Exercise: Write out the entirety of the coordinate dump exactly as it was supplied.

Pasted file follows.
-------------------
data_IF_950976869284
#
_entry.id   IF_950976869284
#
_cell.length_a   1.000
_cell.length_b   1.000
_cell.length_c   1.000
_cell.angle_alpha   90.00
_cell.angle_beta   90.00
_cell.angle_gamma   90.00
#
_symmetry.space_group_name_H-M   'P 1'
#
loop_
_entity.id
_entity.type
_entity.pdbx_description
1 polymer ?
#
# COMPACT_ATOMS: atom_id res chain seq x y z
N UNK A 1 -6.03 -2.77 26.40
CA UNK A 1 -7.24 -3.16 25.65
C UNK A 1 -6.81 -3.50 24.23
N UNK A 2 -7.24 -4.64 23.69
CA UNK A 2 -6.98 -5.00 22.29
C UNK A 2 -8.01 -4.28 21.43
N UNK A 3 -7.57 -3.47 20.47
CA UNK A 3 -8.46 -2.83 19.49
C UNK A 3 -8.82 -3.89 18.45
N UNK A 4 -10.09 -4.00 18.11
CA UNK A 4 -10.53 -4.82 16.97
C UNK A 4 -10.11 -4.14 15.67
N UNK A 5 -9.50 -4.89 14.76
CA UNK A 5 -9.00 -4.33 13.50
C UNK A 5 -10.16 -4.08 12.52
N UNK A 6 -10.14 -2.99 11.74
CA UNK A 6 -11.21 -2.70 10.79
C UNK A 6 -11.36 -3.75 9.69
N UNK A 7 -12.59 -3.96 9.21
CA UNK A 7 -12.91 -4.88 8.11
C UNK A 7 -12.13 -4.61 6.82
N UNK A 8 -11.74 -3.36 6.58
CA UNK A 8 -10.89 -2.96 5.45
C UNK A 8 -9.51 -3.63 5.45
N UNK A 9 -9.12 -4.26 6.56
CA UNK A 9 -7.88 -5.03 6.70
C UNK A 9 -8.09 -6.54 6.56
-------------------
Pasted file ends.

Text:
data_IF_950976869284
#
_entry.id   IF_950976869284
#
_cell.length_a   1.000
_cell.length_b   1.000
_cell.length_c   1.000
_cell.angle_alpha   90.00
_cell.angle_beta   90.00
_cell.angle_gamma   90.00
#
_symmetry.space_group_name_H-M   'P 1'
#
loop_
_entity.id
_entity.type
_entity.pdbx_description
1 polymer ?
#
# COMPACT_ATOMS: atom_id res chain seq x y z
N UNK A 1 -6.03 -2.77 26.40
CA UNK A 1 -7.24 -3.16 25.65
C UNK A 1 -6.81 -3.50 24.23
N UNK A 2 -7.24 -4.64 23.69
CA UNK A 2 -6.98 -5.00 22.29
C UNK A 2 -8.01 -4.28 21.43
N UNK A 3 -7.57 -3.47 20.47
CA UNK A 3 -8.46 -2.83 19.49
C UNK A 3 -8.82 -3.89 18.45
N UNK A 4 -10.09 -4.00 18.11
CA UNK A 4 -10.53 -4.82 16.97
C UNK A 4 -10.11 -4.14 15.67
N UNK A 5 -9.50 -4.89 14.76
CA UNK A 5 -9.00 -4.33 13.50
C UNK A 5 -10.16 -4.08 12.52
N UNK A 6 -10.14 -2.99 11.74
CA UNK A 6 -11.21 -2.70 10.79
C UNK A 6 -11.36 -3.75 9.69
N UNK A 7 -12.59 -3.96 9.21
CA UNK A 7 -12.91 -4.88 8.11
C UNK A 7 -12.13 -4.61 6.82
N UNK A 8 -11.74 -3.36 6.58
CA UNK A 8 -10.89 -2.96 5.45
C UNK A 8 -9.51 -3.63 5.45
N UNK A 9 -9.12 -4.26 6.56
CA UNK A 9 -7.88 -5.03 6.70
C UNK A 9 -8.09 -6.54 6.56